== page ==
The wound inflammatory response exacerbates growth of pre-neoplastic cells and progression to cancer.
Bottom Line: There is a long-standing association between wound healing and cancer, with cancer often described as a "wound that does not heal".In an adult model of chronic wounding in zebrafish, we show that repeated wounding with subsequent inflammation leads to a greater incidence of local melanoma formation.We find a strong correlation between neutrophil presence at sites of melanoma ulceration and cell proliferation at these sites, which is associated with poor prognostic outcome.
Affiliation: School of Biochemistry, University of Bristol, Bristol, UK.Show MeSH
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Mentions: To determine what effect this increased inflammation might have on pre-neoplastic cell proliferation, we counted the number of pre-neoplastic cells 3 days post-wounding in a series of domains extending up to 250 μm away from the wound centre and corresponding approximately to the region of increased inflammation. We see a significant increase in pre-neoplastic cell number in comparison with equivalent flank regions of unwounded larvae (Fig3A, B and E) in bands extending 50–150 μm and 150–250 μm from the wound centre (Supplementary Fig S4), and this is corroborated by a significant increase in EdU-positive pre-neoplastic cells in 2-days post-wounding larvae (Fig3C and D, Supplementary Fig S5A), where the thymidine analogue EdU has been incorporated into the DNA of proliferating cells. This effect is local, rather than systemic, because we see no significant increase in numbers of Ras+ cells in the epithelium beyond 250 μm from the wound centre (Supplementary Fig S4), or overlying the yolk or in the head (Supplementary Fig S5). Moreover, only wounds that are sufficiently large to trigger a wound inflammatory response over 48 h appear to trigger a pre-neoplastic proliferative response; small wounds show no increase above background, unwounded, levels (Supplementary Fig S5C). To further test whether this increase is a consequence of the wound inflammatory response, we transiently delayed innate immune cell development by injection of PU.1 and GCSF morpholinos at the one-cell-stage embryo. This led to an almost complete depletion of neutrophils and macrophages until 4 days post-fertilisation (dpf) (Feng et al, 2012) and, as a consequence, we observed a significant decrease in pre-neoplastic cell numbers, suggesting reduced proliferation both in unwounded control fish, as previously reported (Feng et al, 2010), and in 2-days post-wounded fish, by comparison with fish with a normal wound inflammatory response (Fig3L).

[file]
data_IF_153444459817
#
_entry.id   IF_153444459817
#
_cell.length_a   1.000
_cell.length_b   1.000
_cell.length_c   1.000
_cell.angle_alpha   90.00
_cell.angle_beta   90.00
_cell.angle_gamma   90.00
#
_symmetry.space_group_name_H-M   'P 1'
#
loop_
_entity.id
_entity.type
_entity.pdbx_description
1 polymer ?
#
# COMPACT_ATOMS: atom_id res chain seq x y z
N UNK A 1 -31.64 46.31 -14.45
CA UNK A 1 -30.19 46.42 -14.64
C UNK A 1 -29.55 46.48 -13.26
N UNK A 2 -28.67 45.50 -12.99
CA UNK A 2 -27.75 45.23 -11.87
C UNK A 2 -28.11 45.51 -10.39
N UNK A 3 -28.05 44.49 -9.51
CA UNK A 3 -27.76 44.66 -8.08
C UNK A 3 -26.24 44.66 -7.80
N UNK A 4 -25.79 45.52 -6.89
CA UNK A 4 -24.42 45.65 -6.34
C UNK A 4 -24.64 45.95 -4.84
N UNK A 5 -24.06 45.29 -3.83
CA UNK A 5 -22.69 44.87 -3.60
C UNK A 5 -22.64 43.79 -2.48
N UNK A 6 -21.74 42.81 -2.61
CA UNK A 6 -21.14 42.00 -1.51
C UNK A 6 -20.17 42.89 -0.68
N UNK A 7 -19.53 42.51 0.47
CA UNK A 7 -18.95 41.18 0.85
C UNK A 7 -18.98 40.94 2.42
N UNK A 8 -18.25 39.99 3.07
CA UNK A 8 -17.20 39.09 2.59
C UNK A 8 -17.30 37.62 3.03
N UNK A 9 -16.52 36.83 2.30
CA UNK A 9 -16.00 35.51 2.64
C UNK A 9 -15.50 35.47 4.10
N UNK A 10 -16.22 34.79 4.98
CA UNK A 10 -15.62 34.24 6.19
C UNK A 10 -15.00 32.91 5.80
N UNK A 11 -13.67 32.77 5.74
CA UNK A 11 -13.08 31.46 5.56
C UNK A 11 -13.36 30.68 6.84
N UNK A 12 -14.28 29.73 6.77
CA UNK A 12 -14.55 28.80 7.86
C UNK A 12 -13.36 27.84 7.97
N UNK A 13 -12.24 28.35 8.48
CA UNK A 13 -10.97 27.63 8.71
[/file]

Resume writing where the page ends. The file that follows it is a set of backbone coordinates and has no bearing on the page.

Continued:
Affiliation: School of Biochemistry, University of Bristol, Bristol, UK.